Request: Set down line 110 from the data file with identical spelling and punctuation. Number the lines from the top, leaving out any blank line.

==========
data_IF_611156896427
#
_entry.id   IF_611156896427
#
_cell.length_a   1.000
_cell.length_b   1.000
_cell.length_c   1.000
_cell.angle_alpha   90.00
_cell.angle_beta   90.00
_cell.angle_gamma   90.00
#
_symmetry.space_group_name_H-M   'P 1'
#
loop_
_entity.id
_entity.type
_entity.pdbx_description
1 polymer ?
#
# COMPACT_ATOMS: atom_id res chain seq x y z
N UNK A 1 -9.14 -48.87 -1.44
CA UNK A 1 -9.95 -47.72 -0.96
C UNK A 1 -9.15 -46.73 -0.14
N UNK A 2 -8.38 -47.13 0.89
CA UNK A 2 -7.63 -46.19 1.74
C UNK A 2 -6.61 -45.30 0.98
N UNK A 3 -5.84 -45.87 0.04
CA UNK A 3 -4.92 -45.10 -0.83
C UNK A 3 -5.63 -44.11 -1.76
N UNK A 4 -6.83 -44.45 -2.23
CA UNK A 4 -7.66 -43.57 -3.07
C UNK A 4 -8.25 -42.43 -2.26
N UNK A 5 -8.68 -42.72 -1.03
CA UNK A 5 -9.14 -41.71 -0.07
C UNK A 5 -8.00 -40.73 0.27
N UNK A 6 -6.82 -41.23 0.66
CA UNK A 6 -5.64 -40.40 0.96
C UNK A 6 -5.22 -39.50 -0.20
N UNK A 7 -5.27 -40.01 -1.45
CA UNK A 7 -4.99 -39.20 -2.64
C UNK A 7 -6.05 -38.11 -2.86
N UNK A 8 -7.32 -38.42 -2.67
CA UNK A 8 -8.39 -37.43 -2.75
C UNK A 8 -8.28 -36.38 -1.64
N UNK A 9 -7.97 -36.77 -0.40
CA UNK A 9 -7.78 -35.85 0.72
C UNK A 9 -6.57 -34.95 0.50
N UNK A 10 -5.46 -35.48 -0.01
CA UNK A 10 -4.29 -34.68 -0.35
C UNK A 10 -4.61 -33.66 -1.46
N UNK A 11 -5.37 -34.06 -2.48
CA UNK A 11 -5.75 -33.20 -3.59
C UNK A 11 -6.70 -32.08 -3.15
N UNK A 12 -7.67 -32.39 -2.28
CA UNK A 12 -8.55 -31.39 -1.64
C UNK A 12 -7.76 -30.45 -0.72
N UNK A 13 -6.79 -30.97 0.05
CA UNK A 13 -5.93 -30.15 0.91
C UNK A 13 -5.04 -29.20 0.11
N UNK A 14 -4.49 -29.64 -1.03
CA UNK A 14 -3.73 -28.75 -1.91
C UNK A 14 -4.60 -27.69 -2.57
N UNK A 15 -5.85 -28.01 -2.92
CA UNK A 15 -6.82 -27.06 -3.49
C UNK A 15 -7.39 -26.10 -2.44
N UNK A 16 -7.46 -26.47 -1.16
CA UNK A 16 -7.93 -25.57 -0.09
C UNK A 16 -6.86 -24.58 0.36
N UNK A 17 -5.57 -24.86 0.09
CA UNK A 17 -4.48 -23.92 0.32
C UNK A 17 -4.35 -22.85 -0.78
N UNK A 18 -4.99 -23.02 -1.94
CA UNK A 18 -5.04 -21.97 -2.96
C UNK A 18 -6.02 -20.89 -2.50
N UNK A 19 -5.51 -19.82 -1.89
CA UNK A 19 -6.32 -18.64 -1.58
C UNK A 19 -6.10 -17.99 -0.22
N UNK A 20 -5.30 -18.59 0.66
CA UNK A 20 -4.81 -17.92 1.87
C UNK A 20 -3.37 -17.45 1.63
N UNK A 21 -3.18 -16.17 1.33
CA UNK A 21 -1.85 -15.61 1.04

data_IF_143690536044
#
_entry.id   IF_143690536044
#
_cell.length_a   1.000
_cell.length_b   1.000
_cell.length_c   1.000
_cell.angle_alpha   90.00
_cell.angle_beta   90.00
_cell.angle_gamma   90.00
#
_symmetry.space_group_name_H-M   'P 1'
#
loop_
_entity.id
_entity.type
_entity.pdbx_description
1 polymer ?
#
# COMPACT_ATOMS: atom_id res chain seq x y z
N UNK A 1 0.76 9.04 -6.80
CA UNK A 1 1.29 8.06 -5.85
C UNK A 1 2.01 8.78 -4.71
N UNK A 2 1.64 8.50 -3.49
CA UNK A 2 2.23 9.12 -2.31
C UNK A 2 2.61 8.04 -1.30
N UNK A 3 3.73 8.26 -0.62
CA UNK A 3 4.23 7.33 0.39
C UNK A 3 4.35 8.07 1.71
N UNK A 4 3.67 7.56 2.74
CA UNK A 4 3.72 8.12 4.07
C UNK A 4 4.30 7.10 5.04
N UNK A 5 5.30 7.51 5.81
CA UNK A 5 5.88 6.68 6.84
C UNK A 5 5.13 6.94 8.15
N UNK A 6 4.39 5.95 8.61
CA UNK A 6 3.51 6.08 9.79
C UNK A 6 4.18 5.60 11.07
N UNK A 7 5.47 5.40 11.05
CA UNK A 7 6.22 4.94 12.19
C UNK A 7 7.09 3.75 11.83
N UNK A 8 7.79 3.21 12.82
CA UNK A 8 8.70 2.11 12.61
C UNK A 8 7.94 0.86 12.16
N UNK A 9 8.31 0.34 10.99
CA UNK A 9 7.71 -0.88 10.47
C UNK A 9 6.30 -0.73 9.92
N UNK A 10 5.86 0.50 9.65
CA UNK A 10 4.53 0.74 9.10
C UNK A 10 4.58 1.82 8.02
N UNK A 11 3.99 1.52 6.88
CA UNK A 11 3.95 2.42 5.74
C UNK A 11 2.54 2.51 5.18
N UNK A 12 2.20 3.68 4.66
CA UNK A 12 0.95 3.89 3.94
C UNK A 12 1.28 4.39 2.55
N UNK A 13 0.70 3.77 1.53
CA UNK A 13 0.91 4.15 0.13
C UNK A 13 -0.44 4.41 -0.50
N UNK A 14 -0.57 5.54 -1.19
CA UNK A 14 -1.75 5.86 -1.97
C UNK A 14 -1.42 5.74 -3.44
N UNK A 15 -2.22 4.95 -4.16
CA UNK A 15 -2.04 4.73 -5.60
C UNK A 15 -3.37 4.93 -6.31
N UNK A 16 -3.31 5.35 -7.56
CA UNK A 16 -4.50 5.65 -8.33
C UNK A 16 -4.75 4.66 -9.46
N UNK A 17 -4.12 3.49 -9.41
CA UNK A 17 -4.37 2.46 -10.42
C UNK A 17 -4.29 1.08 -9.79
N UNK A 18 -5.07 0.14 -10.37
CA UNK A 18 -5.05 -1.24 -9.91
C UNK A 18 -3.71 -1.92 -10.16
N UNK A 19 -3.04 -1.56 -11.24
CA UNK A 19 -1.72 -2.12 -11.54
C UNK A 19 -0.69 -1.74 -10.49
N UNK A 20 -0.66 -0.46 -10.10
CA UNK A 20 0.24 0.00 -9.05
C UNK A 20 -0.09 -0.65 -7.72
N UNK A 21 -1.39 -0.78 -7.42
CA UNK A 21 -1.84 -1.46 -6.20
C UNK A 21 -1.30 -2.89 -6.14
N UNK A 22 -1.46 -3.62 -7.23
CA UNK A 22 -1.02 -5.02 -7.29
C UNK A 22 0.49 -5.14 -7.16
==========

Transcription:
CA UNK A 3 4.23 7.33 0.39